I realize that last sentence makes me sound like an alien from another world, one who has only the most rudimentary understanding of American culture. And believe me, that’s how I felt at times. I’m not sure how I got to be this way. But I seem to lack some fundamental gene or brain cell — the one that makes you scream at a pep rally or shed a tear over the playing of the national anthem.
In elementary school, we were taught flag etiquette — how to properly raise, display and lower the flag, how to fold it, and how to dispose of it when it had become too worn. Each morning, two of us were sent out to put the state and U.S. flags up on the flagpole in front of the school building.
We were sternly ordered to be respectful of the flags and to ensure that they never touched the ground. But when I asked why, I never really got a satisfactory answer. I was left with the impression that there was some alchemy that would result if the fabric of the flag were to touch the ground. I thought the teacher would know immediately that the magical flag had been sullied, and would sense that it needed to be replaced.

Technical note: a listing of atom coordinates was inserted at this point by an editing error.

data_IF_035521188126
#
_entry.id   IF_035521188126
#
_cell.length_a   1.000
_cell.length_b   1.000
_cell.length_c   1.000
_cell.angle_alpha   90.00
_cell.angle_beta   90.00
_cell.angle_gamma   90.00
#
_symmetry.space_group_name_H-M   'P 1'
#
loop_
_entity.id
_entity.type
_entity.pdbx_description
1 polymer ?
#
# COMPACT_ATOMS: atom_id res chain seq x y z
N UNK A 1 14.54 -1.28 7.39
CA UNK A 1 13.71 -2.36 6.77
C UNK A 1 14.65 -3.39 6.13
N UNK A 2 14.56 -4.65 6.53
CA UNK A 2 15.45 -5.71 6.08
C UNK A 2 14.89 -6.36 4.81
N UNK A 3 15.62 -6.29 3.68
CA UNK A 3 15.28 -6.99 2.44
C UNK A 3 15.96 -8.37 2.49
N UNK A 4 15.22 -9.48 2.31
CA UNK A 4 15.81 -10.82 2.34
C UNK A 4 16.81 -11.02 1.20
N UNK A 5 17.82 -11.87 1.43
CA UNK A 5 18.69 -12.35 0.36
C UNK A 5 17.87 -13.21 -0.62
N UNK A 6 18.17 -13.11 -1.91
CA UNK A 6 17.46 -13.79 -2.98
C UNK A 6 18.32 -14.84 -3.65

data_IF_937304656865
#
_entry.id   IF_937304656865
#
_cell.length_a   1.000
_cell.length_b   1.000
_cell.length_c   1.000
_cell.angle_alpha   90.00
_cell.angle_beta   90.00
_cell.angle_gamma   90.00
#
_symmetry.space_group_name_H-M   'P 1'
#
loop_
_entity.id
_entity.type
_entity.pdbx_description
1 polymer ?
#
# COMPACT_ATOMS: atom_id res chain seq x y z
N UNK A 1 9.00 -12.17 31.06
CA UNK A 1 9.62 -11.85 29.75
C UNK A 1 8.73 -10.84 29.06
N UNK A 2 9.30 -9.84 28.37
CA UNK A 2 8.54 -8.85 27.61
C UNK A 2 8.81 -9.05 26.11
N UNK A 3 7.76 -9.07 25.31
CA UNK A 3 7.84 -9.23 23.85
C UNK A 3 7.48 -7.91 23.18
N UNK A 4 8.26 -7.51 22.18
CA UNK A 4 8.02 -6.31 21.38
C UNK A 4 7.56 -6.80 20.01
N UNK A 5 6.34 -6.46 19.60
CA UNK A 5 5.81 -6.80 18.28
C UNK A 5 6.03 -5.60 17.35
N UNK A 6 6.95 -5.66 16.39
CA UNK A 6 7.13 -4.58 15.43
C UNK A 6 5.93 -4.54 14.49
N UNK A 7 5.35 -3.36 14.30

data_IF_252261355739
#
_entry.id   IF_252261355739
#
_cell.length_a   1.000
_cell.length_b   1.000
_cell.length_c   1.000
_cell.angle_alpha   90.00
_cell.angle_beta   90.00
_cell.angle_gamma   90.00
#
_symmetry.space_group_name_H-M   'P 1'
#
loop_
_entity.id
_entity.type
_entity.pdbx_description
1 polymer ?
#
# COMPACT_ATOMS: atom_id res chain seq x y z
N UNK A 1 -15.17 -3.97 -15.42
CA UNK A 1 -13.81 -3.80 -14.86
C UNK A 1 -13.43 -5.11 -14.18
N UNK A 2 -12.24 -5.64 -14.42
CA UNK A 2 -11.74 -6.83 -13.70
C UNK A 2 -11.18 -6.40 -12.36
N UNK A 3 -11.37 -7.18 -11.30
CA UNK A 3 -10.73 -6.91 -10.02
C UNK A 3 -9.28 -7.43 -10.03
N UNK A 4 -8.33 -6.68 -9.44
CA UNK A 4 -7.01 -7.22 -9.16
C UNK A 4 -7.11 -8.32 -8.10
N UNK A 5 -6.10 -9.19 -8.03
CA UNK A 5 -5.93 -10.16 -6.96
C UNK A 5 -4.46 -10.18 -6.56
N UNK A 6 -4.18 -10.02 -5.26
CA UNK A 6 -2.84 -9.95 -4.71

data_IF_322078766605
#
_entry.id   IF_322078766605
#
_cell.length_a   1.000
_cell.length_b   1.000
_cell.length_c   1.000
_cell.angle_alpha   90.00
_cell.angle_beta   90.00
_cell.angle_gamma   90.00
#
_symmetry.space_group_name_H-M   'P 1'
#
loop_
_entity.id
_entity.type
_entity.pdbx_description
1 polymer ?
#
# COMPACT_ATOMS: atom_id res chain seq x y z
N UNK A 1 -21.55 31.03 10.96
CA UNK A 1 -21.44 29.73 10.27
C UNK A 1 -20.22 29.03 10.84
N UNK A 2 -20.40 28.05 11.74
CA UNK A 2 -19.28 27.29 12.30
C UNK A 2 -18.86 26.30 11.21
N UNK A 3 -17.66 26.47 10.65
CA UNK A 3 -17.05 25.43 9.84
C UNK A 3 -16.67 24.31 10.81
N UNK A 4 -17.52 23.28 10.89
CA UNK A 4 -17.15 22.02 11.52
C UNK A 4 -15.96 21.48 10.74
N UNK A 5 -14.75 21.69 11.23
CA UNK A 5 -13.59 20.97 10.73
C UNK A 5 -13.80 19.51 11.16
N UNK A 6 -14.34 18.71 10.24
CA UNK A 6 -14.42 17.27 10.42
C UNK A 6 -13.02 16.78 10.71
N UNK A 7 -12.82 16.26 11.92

So I did what any kid would go, and conducted a little scientific experiment. When it was my turn to take the flag out, I tossed it onto the grass and let it sit there for a minute before putting it onto the flagpole. Nothing happened. The teacher didn’t notice anything, and the flag continued to go up and come back down every day as it always had.
Of course, as I got older, I understood that there is no magic about the flag, but that the rules governing its display and storage are intended to convey respect. But much as I can understand that on a rational level, there is still that 7-year-old kid inside me who wants to take the flag and throw it on the ground just to see what will happen.